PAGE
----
Susan. He had dominion over all the earth, and all the beasts and cattle and fowl. He was as rich as the whole world.

Olympas. And why did he work? Do people, Edward, that are now called very rich, labour at any calling?

Edward. Adam was commanded to dress and keep the garden of Eden, and he most likely commanded his sons to select some business and

pursue it.

Olympas. True, he was commanded to dress and preserve the garden as God gave it to him. The reason of this is, there is no happiness in being idle. Indeed, there is no enjoyment but in employment. If we do not look, our eyes afford no pleasure ; if we do not listen, our ears cannot charm us ; unless we use that wonderfully constructed instrument the hand, we can neither admire nor enjoy it. Goodness, then, ordained that man should work. Every wise and good father will teach his sons and duughters to employ themselves in business, that they may enjoy themselves—that they may be useful and happy. For this reason it is that I am at so much pains to teach my sons agriculture and horticulture; and that your mother employs her daughters in domestic affairs. If king Adam, the richest sovereign that ever lived, made his children labour, who were joint heirs of all the goods and chattles, of all the real and personal property on the terraqueous globe, can it ever be a disgrace to any other king's son to be industrious ? What say you, William ?

William. I should rather think it a disgrace to be idle. Indeed all the idle boys at our school are bad boys ; and Mr. Turner, our teacher, says all the young men in this parish who have no trades, and whose parents think it a disgrace for them to use their hands, are vicious and likely to be an injury to society.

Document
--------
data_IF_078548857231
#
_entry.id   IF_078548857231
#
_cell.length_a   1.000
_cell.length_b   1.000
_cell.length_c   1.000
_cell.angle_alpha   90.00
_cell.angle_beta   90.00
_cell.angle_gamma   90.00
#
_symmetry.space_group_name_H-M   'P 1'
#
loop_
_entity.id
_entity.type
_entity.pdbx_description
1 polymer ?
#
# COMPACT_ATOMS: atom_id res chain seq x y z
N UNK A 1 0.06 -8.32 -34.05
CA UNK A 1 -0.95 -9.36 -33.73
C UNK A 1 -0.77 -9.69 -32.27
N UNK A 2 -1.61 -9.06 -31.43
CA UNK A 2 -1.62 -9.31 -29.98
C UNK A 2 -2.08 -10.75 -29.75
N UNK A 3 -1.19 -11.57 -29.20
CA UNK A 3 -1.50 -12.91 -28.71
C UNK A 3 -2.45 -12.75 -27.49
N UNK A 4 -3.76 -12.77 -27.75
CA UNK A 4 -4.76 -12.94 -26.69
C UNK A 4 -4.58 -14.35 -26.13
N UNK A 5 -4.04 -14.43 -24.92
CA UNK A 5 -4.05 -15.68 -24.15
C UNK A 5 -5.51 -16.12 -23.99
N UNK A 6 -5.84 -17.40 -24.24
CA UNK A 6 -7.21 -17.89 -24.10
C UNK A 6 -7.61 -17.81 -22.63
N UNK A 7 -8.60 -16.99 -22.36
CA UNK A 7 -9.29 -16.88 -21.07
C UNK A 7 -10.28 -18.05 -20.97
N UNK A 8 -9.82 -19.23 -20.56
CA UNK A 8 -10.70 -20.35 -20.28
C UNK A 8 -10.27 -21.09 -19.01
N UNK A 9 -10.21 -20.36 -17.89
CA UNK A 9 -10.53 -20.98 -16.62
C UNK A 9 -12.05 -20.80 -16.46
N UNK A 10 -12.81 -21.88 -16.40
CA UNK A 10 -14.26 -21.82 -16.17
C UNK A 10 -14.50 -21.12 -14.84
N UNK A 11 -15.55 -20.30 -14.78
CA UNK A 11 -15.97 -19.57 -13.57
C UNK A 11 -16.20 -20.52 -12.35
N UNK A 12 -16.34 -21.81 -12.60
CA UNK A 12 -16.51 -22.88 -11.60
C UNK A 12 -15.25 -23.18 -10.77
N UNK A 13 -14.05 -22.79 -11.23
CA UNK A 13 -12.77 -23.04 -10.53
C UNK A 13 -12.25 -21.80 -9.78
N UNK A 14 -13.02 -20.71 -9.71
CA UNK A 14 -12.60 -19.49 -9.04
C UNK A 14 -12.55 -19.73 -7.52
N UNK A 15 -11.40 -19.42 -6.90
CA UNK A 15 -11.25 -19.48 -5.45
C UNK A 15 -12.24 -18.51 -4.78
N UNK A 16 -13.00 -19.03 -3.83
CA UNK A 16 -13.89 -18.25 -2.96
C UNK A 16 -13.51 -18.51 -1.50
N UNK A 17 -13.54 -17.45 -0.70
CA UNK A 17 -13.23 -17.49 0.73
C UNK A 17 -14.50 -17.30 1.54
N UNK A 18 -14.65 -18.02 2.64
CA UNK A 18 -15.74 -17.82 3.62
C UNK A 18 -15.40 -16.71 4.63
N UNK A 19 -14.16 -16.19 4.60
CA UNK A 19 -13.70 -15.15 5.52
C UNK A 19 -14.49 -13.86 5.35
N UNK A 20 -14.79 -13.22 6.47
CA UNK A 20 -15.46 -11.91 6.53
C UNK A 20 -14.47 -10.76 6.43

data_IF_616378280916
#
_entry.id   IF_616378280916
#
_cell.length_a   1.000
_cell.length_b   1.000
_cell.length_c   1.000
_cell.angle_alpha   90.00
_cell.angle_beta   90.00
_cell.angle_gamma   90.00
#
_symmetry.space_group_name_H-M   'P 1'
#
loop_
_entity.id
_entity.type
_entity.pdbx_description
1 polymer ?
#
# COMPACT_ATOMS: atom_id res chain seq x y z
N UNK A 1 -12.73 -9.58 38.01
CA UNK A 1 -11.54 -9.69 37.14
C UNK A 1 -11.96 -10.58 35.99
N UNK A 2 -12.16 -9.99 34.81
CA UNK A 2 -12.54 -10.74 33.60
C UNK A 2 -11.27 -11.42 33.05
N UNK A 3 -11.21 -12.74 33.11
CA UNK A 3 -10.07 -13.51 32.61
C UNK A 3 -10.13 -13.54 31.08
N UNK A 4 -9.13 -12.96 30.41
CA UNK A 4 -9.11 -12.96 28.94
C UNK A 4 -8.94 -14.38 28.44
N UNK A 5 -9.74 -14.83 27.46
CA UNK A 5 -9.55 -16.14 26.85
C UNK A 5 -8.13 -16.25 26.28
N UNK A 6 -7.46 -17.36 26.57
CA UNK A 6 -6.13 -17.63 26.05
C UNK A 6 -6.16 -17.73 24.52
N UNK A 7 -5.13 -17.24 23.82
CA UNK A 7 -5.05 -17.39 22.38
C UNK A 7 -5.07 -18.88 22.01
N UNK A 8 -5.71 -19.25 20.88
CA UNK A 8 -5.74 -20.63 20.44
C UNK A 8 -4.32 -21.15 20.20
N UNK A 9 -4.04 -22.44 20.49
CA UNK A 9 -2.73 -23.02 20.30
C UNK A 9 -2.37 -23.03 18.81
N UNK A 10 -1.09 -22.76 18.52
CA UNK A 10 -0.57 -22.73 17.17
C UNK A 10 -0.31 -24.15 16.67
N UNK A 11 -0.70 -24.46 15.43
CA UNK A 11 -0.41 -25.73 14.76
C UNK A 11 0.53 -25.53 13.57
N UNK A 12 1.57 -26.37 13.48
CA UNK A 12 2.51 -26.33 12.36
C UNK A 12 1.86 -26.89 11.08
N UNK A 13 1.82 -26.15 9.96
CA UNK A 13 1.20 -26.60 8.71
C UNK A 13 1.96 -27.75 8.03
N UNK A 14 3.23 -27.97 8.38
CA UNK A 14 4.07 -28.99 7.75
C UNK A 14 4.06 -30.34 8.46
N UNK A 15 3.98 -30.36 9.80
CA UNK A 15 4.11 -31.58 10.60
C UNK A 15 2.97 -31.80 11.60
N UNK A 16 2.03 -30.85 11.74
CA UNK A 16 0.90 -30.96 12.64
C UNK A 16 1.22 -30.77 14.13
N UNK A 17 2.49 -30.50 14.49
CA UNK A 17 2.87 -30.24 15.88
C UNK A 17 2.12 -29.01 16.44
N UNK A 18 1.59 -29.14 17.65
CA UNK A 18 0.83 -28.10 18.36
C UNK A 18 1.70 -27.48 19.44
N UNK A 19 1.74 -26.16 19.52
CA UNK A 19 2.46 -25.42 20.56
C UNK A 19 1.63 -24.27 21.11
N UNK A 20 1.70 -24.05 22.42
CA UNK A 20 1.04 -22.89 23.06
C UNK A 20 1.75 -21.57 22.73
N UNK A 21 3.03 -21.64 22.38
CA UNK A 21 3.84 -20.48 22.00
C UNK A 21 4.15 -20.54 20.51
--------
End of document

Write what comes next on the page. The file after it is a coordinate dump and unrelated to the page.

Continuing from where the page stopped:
Olympas. What think you of Eve, William ? Was she a good woman?

William. If to acknowledge the Lord in every thing, and to teach religion to one's children, be the marks of a good woman, I think Eve was a

good woman; for she acknowledged the Lord when Cain was born, and taught her sons to worship God; and that is all we know of her.

Olympas. How do you know that she so instructed her sons, Eliza ?

Eliza. So soon as Cain and Abel are next heard of, they were employed in worshippiug God by presenting sacrificial offerings. Cain brought of the fruit of the ground an offering to the Lord, and Abel also brought some of the best lambs in his flock. Now unless their parents so taught them, I cannot see how they would set about making such religious presents to the Lord.

Olympas. Can any of you tell why these offerings were presented to the Lord ? Did he need them ? Did he ask them? Or were they offered of their own accord ?

Reuben. The Lord can need nothing, because his is the heavens and the earth ; and he imparts to all whatever they possess and enjoy. But he must have either asked or commanded these offerings; else I know not how they could have thought of presenting either bread or flesh to the Lord who created them for man's use. Please, uncle, explain this subject to us ?

Olympas. There is, indeed, no record of the institution of these offerings to the Lord; but that they were divinely ordained cannot be doubted— not only from the impossibility of demonstrating how a rational being could conclude by any fair process of reasoning that such things could be pleasing to God who first gave them, more especially in the immediate family of Adam ; but also and still more evidently from the fact, that God accepted Abel's and rejected Cain's offering. Now